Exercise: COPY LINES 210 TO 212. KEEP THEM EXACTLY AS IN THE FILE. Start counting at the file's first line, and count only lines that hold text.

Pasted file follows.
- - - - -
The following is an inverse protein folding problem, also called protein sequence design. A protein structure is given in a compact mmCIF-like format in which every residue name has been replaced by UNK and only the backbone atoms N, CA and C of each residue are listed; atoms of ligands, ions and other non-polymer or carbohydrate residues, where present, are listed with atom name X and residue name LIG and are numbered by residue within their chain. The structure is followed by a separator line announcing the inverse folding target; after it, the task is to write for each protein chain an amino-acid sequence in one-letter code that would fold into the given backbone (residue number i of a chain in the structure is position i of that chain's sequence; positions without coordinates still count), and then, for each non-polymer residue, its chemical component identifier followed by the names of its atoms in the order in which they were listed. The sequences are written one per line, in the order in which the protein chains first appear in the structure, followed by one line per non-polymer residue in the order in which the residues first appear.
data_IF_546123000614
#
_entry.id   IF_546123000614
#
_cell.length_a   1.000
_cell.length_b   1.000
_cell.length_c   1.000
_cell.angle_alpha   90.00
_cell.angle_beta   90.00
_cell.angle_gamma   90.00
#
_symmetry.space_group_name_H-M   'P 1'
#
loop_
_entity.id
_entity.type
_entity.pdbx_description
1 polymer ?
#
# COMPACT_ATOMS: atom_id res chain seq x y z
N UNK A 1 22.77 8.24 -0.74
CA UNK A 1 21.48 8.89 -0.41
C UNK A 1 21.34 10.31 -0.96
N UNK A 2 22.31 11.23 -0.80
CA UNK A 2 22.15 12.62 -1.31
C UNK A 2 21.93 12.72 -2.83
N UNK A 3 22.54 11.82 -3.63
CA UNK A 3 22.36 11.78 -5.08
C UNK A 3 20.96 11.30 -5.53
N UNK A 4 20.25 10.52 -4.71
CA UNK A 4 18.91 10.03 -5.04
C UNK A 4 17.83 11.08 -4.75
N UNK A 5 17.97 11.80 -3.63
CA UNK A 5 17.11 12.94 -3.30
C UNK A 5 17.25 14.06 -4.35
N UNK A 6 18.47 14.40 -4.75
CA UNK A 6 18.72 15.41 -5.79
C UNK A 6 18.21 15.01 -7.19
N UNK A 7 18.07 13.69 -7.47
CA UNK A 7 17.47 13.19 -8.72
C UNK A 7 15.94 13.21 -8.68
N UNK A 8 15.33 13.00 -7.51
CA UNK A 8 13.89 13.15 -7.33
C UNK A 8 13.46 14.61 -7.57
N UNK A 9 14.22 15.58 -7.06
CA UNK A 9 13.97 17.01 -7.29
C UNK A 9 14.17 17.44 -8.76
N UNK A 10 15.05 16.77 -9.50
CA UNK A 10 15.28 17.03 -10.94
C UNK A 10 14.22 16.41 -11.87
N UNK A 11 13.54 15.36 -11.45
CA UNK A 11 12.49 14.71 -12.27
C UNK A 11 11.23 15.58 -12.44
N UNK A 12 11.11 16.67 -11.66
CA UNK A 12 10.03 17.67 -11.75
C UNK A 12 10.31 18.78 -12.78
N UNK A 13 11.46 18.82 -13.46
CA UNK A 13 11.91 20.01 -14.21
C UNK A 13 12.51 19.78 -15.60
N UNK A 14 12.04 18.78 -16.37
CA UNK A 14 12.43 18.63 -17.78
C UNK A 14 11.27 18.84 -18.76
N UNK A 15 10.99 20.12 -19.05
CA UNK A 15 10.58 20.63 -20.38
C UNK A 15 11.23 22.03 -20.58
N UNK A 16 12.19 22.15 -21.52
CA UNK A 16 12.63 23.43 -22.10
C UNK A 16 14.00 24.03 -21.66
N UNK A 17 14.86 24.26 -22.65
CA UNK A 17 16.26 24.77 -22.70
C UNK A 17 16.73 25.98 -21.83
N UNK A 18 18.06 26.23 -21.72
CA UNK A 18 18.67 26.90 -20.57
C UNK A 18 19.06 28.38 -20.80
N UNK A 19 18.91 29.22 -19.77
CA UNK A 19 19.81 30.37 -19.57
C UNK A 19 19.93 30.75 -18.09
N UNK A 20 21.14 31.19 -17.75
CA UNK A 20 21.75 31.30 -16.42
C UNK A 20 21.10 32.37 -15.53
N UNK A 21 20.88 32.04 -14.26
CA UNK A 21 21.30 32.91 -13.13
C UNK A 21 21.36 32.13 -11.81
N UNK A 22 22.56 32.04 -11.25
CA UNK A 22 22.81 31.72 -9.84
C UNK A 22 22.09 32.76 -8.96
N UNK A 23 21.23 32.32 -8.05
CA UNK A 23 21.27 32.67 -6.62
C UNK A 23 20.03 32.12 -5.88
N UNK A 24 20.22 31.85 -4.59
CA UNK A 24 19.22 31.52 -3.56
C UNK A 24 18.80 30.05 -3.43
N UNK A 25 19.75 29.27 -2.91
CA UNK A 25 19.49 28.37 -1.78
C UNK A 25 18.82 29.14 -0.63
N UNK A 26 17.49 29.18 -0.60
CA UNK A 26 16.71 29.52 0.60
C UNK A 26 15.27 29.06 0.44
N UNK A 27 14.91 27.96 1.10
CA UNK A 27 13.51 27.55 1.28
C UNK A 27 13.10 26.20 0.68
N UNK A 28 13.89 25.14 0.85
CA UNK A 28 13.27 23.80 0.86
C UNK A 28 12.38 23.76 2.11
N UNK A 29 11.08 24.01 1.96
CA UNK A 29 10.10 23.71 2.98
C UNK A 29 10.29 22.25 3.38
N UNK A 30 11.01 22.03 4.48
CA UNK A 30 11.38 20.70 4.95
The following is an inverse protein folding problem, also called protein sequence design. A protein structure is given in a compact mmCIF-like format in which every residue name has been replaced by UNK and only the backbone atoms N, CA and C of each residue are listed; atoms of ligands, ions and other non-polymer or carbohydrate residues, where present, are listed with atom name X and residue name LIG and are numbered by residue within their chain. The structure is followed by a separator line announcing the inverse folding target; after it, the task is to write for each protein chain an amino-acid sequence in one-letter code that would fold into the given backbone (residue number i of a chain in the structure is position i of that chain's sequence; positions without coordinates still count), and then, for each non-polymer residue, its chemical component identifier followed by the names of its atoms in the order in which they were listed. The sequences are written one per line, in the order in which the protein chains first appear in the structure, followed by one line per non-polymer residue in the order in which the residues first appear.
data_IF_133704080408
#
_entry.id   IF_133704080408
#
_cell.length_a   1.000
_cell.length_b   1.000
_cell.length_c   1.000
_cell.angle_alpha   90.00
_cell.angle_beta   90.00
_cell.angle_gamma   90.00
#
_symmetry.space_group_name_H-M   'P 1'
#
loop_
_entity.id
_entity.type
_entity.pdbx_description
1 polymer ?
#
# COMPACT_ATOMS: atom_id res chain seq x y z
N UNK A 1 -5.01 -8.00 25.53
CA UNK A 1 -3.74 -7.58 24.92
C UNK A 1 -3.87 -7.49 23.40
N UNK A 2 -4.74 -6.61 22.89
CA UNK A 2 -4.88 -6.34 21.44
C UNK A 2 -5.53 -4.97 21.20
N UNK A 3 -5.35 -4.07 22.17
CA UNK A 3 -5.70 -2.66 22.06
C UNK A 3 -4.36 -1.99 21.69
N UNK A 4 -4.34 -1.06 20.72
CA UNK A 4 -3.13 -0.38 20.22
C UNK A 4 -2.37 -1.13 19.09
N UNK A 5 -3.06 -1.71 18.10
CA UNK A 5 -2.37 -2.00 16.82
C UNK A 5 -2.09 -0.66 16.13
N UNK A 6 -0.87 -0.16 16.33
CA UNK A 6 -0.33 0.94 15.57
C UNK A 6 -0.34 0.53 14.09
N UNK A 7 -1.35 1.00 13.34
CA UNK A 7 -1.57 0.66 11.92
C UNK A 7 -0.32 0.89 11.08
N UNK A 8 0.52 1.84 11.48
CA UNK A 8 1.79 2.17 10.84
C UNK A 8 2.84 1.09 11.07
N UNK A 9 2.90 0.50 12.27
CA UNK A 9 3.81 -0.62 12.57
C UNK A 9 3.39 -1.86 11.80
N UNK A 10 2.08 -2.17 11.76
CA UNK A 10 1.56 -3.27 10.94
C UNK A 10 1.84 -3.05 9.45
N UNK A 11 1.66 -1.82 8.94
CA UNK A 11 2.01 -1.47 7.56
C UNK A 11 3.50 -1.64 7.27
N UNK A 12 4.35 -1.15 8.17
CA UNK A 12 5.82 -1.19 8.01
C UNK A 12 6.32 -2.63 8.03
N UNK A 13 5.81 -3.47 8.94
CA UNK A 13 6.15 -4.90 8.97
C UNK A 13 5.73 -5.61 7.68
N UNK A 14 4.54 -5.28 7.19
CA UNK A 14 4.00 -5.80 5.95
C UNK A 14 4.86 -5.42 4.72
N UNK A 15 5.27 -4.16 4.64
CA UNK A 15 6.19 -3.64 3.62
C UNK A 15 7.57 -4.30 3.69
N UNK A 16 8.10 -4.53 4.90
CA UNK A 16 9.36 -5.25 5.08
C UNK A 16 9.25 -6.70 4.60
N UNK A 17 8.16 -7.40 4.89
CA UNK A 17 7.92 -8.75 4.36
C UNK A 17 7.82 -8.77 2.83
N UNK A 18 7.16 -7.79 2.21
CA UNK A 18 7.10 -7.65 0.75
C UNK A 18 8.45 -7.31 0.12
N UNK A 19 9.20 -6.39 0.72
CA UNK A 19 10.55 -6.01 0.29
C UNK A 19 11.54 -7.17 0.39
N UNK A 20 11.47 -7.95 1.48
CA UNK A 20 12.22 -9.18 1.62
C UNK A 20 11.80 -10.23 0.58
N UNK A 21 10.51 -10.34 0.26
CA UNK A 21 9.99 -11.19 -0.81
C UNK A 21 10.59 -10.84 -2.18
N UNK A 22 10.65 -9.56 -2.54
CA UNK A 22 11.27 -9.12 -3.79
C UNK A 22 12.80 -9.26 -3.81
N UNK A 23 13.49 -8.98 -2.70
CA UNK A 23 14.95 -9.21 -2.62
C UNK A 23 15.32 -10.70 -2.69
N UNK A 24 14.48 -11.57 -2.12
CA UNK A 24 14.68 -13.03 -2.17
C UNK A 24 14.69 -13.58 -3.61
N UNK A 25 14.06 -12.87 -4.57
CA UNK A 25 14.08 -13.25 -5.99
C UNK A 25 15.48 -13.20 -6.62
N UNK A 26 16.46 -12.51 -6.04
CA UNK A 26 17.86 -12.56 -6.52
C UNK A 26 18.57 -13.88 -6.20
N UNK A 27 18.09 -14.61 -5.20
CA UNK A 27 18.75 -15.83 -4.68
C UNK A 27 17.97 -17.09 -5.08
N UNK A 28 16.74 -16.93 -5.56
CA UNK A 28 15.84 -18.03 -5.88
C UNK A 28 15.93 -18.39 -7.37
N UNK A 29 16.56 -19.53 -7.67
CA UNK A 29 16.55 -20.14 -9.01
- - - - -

N UNK A 27 18.09 -14.61 -5.20
CA UNK A 27 18.75 -15.83 -4.68
C UNK A 27 17.97 -17.09 -5.08